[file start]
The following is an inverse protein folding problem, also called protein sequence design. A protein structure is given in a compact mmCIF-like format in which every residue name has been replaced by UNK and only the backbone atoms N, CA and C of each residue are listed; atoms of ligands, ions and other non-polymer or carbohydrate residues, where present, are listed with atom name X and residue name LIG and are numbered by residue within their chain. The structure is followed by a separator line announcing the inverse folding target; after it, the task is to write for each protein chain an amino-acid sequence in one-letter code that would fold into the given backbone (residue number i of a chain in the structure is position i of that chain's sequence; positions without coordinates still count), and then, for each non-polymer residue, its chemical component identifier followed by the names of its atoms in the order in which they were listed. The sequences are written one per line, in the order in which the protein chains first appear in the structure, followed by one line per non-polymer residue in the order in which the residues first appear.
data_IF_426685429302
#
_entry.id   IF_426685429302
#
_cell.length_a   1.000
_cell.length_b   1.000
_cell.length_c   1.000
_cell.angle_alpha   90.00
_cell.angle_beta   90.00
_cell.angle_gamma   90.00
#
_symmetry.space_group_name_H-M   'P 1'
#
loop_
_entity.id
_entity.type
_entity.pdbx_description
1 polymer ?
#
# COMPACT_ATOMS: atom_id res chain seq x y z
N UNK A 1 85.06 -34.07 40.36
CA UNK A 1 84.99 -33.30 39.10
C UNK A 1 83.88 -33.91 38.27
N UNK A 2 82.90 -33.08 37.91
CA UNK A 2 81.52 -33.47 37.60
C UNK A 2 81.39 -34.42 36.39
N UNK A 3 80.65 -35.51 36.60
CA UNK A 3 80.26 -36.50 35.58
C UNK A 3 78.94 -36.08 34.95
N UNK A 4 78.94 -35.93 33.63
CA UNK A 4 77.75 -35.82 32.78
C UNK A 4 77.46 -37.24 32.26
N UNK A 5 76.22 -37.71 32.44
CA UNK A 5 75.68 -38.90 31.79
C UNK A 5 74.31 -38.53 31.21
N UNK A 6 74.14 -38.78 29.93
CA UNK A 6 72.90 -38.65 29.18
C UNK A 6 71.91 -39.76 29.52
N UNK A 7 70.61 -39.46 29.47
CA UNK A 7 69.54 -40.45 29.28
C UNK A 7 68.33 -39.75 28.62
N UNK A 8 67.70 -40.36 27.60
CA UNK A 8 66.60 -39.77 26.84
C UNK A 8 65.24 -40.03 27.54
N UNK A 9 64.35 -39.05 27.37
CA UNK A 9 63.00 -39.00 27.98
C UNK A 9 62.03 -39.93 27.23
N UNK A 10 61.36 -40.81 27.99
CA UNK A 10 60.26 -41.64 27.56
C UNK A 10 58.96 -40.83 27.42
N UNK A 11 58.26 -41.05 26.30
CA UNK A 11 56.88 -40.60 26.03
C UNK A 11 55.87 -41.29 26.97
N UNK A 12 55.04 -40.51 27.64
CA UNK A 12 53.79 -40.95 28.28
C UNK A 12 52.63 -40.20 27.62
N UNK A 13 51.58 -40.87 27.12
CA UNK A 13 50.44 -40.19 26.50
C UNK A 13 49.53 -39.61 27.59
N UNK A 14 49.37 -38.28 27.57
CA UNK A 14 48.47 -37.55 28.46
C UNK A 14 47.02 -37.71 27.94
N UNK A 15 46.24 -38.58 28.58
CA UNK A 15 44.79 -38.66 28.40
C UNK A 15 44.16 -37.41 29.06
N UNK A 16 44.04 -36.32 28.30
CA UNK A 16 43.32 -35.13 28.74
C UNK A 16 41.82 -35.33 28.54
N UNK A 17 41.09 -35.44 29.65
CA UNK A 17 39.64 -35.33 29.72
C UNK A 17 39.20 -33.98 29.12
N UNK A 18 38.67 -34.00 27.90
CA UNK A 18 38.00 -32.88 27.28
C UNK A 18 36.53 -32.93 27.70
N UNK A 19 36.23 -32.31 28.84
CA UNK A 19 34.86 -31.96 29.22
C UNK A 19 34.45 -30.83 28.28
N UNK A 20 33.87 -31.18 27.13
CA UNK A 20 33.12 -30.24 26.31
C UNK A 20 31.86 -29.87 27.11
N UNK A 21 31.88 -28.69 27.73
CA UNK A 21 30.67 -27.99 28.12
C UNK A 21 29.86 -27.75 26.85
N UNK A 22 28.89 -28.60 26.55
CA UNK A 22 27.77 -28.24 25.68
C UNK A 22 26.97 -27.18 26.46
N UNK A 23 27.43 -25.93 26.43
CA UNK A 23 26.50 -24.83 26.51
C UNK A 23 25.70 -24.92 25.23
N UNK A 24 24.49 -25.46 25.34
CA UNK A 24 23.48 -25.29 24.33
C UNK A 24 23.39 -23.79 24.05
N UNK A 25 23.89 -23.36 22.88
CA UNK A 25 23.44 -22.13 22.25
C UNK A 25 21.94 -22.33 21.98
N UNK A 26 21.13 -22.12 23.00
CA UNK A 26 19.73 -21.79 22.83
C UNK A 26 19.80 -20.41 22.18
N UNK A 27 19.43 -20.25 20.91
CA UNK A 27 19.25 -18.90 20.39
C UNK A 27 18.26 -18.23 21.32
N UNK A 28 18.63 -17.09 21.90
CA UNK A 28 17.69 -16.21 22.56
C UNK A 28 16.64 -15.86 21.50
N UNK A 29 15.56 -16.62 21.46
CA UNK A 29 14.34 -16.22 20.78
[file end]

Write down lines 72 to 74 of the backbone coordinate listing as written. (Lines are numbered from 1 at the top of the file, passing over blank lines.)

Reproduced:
C UNK A 17 39.20 -33.98 29.12
N UNK A 18 38.67 -34.00 27.90
CA UNK A 18 38.00 -32.88 27.28